A package on anything to do with Cornwall. That’s the task.
As you can probably imagine, there are lots of ways you can shoehorn a ‘Cornwall’ angle into any story.
I’ve decided to focus my efforts on a cat – currently at a vet’s surgery in Penzance – that got trapped on the under-carriage of a train. It travelled 1700 miles, and lived to tell the tale (no pun intended).
I’m going for a light, feel-good kind of story because I know I can get some lovely pictures, and it’s the kind of piece I like making and watching.
While my peers ridicule me for being the ‘Chief Miraculous Animal Recovery Correspondent’, I’m confident this is a story newsworthy enough for any broadcaster or print outlet.
Here’s how other news organisations have approached the story:
- ITV took an anthropamorphic approach, referring to the cat as ‘terrified Polly’.
- The Daily Mail chose much the same angle, and included a video of the train manager, provided to the national newspapers by SWNS.
- The Independent printed a story citing quotes from The Times, and published a photo of the wrong cat.
My take on Polly’s adventure
So far I’m pleased to report that my plan is half coming together. I’ve secured interviews with the vets responsible for treating Polly. I’m still waiting to hear back from First Great Western to see if they’ll let me interview the train manager who found her.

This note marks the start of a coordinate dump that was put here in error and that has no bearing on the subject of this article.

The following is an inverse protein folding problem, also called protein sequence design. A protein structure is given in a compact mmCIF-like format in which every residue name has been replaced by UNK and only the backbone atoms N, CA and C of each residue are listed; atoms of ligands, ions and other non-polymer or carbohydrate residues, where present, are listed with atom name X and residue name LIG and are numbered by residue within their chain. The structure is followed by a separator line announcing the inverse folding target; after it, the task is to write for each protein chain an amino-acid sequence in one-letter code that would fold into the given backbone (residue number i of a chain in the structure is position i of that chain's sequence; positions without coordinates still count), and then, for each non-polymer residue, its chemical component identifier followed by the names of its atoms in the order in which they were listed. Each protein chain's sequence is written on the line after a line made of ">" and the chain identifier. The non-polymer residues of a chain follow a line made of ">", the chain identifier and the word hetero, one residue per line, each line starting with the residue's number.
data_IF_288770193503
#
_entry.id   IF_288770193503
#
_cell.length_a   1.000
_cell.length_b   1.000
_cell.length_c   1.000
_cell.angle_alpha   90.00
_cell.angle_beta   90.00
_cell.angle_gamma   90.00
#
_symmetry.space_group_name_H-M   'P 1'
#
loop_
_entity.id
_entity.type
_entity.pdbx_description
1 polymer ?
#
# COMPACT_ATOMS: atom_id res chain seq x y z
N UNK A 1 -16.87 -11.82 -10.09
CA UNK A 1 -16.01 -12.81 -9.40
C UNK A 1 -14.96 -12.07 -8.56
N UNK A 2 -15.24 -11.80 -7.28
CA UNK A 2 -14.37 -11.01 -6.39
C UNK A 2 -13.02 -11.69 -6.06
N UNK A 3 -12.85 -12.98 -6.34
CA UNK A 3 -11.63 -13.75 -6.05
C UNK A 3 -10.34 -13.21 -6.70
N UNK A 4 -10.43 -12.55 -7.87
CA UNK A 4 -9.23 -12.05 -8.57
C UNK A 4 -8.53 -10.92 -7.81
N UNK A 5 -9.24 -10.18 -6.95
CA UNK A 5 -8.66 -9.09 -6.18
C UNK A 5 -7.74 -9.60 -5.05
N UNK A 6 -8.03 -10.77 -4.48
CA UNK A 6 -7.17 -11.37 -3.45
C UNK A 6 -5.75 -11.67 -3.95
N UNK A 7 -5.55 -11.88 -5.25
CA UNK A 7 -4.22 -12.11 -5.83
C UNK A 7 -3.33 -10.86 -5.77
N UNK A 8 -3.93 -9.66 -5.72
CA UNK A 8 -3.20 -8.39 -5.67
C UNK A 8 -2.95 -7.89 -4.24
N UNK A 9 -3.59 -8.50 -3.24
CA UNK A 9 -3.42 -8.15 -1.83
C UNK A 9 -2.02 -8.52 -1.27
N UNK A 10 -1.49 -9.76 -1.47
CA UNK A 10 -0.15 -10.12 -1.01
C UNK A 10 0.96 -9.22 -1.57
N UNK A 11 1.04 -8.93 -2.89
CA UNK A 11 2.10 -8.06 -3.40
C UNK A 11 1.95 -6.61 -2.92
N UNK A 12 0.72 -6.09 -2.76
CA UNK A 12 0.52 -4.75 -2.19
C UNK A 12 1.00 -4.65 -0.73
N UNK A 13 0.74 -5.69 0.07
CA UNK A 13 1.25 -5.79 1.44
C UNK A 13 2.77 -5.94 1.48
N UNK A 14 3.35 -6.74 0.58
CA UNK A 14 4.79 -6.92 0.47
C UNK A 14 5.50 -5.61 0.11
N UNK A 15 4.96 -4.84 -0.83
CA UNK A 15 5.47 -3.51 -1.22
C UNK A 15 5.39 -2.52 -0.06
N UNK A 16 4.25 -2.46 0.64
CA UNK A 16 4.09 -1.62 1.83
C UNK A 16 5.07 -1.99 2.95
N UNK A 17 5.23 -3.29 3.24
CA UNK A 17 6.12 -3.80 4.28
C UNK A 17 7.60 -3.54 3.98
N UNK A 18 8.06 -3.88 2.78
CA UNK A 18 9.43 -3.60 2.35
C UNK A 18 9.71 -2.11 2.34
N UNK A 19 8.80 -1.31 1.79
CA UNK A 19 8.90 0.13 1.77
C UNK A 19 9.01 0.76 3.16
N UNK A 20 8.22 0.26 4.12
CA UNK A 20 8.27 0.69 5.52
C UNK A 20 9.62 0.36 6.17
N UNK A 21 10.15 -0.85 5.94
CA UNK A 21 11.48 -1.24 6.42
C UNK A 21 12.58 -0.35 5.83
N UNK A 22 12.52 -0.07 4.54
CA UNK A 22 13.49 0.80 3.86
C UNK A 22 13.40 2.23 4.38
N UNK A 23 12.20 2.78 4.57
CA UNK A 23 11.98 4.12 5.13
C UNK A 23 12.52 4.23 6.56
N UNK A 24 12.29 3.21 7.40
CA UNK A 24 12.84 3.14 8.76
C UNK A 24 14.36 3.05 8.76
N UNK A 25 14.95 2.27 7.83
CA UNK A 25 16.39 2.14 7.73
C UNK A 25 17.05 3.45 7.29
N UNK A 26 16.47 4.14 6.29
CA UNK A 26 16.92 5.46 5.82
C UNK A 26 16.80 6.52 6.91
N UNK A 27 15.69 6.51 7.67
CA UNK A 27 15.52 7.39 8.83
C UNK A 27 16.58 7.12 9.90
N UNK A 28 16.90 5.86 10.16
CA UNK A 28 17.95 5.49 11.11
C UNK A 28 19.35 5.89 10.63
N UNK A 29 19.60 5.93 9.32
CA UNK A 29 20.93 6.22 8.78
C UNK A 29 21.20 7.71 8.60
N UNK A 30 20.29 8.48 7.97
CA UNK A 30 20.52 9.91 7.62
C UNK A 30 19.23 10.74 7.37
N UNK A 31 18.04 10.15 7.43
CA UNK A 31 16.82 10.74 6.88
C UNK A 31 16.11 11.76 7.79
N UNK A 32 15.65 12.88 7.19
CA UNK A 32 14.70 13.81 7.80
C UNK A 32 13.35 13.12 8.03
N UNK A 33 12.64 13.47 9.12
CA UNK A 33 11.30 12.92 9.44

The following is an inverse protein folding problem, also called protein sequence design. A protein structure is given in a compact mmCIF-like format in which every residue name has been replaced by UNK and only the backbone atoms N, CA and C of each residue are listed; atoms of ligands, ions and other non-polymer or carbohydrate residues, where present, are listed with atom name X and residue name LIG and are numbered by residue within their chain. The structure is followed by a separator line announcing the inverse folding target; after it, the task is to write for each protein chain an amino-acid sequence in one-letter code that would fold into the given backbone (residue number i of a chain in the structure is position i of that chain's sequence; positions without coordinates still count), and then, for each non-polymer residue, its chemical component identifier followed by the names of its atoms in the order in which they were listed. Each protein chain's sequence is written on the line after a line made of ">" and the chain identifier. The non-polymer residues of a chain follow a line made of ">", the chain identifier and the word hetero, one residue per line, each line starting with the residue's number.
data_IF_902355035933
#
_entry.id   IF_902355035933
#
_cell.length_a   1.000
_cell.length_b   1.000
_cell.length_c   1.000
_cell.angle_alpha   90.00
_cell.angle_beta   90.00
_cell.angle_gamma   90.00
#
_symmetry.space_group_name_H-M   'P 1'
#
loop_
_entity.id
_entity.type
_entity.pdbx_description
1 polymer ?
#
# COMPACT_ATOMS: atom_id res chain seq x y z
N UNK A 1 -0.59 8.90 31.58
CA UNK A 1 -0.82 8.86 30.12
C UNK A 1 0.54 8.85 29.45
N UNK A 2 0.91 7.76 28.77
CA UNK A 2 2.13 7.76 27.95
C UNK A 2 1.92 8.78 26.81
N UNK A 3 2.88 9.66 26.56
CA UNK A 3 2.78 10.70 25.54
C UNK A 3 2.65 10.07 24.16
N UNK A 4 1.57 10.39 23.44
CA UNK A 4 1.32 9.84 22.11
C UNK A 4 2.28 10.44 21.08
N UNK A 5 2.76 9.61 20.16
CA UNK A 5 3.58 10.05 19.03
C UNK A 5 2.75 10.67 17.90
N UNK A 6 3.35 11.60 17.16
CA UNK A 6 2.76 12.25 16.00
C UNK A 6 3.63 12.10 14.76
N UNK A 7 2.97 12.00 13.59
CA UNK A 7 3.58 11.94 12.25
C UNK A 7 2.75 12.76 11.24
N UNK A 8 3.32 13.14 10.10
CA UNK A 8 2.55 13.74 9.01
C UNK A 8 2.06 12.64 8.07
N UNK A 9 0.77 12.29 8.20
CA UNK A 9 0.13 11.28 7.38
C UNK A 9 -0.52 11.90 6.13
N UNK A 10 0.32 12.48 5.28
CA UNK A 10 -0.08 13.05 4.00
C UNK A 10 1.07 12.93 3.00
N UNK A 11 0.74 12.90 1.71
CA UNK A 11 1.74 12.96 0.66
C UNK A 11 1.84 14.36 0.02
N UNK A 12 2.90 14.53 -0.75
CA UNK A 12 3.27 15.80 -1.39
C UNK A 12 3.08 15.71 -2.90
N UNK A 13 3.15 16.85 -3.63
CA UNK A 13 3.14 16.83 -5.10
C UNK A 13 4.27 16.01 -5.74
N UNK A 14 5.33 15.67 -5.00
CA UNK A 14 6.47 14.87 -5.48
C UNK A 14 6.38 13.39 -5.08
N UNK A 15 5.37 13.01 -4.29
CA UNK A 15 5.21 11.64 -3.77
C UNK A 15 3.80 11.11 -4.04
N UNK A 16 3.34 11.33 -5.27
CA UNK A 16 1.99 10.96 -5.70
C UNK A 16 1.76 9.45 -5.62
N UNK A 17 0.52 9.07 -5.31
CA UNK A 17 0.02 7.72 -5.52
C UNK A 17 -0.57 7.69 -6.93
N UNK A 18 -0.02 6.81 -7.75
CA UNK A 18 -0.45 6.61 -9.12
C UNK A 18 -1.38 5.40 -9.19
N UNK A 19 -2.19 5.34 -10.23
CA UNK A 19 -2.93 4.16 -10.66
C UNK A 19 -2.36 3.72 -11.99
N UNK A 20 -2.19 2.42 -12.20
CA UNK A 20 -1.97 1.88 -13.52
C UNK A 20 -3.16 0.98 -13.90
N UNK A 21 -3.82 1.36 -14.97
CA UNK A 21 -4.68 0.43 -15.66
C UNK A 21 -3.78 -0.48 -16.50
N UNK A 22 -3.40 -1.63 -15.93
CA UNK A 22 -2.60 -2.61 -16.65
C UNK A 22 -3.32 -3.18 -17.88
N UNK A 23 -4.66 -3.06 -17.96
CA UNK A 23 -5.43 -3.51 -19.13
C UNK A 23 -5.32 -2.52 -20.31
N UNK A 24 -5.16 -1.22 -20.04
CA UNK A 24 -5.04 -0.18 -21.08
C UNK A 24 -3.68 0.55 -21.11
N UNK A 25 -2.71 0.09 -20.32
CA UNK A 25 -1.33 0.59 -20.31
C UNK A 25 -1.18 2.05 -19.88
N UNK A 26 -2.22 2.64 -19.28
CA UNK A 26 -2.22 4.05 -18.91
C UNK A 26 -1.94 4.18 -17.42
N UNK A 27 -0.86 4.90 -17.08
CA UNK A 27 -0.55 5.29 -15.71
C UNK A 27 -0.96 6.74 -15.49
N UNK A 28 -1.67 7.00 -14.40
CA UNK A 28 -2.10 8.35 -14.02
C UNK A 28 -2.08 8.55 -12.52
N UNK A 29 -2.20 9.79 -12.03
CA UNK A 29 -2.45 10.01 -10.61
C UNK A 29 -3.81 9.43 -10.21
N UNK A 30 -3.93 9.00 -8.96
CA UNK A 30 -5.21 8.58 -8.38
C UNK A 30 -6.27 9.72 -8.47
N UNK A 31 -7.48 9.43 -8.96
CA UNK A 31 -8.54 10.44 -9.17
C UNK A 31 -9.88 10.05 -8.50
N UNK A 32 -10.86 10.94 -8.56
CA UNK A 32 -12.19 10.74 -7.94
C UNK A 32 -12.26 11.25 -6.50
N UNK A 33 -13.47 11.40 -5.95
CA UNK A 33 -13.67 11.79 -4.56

Here’s how I plan to make the story:
- I want to get original footage, and challenge my camera skills by getting a range of different shots from different angles and levels – easier said than done when you’re working alone!
- It’s essential that I speak to both the vet and the train manager – without them, the story just won’t stand up and I’ll be forced to look into doing something else.
- I’m keen to film the reunion between Polly and her elderly owners. This would make for a real tear-jerking story. Obviously this will depend entirely on getting permission from them so I need to be prepared in case they don’t agree to it.
What can go wrong?
This brings me to one of the major problems I’m experiencing. As a trainee broadcast journalist, with no reputable corporation behind me, and no flashy press pass, it’s practically impossible to be taken seriously by those generally against any form of contact with the media (ahem…train companies). Student journalists simply lack the credibility and clout to get the stories we want from the people we need to speak to.